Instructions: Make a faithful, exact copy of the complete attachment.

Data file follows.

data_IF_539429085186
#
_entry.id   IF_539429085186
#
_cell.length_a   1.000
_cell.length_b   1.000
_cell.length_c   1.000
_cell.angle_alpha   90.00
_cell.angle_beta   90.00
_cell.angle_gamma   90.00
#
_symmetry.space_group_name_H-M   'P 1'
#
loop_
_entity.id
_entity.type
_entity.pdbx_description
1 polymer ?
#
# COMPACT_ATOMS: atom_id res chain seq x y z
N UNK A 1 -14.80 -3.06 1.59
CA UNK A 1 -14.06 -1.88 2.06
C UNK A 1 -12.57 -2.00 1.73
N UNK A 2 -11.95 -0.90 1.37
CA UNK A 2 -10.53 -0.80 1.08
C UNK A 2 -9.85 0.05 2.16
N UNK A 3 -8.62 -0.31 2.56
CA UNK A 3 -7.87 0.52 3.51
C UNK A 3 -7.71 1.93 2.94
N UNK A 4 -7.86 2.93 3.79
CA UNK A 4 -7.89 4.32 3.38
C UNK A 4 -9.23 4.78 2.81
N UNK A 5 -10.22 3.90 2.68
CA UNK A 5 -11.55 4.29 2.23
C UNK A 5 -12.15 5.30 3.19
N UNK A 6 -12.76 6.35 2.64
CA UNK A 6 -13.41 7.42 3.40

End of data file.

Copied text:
data_IF_539429085186
#
_entry.id   IF_539429085186
#
_cell.length_a   1.000
_cell.length_b   1.000
_cell.length_c   1.000
_cell.angle_alpha   90.00
_cell.angle_beta   90.00
_cell.angle_gamma   90.00
#
_symmetry.space_group_name_H-M   'P 1'
#
loop_
_entity.id
_entity.type
_entity.pdbx_description
1 polymer ?
#
# COMPACT_ATOMS: atom_id res chain seq x y z
N UNK A 1 -14.80 -3.06 1.59
CA UNK A 1 -14.06 -1.88 2.06
C UNK A 1 -12.57 -2.00 1.73
N UNK A 2 -11.95 -0.90 1.37
CA UNK A 2 -10.53 -0.80 1.08
C UNK A 2 -9.85 0.05 2.16
N UNK A 3 -8.62 -0.31 2.56
CA UNK A 3 -7.87 0.52 3.51
C UNK A 3 -7.71 1.93 2.94
N UNK A 4 -7.86 2.93 3.79
CA UNK A 4 -7.89 4.32 3.38
C UNK A 4 -9.23 4.78 2.81
N UNK A 5 -10.22 3.90 2.68
CA UNK A 5 -11.55 4.29 2.23
C UNK A 5 -12.15 5.30 3.19
N UNK A 6 -12.76 6.35 2.64
CA UNK A 6 -13.41 7.42 3.40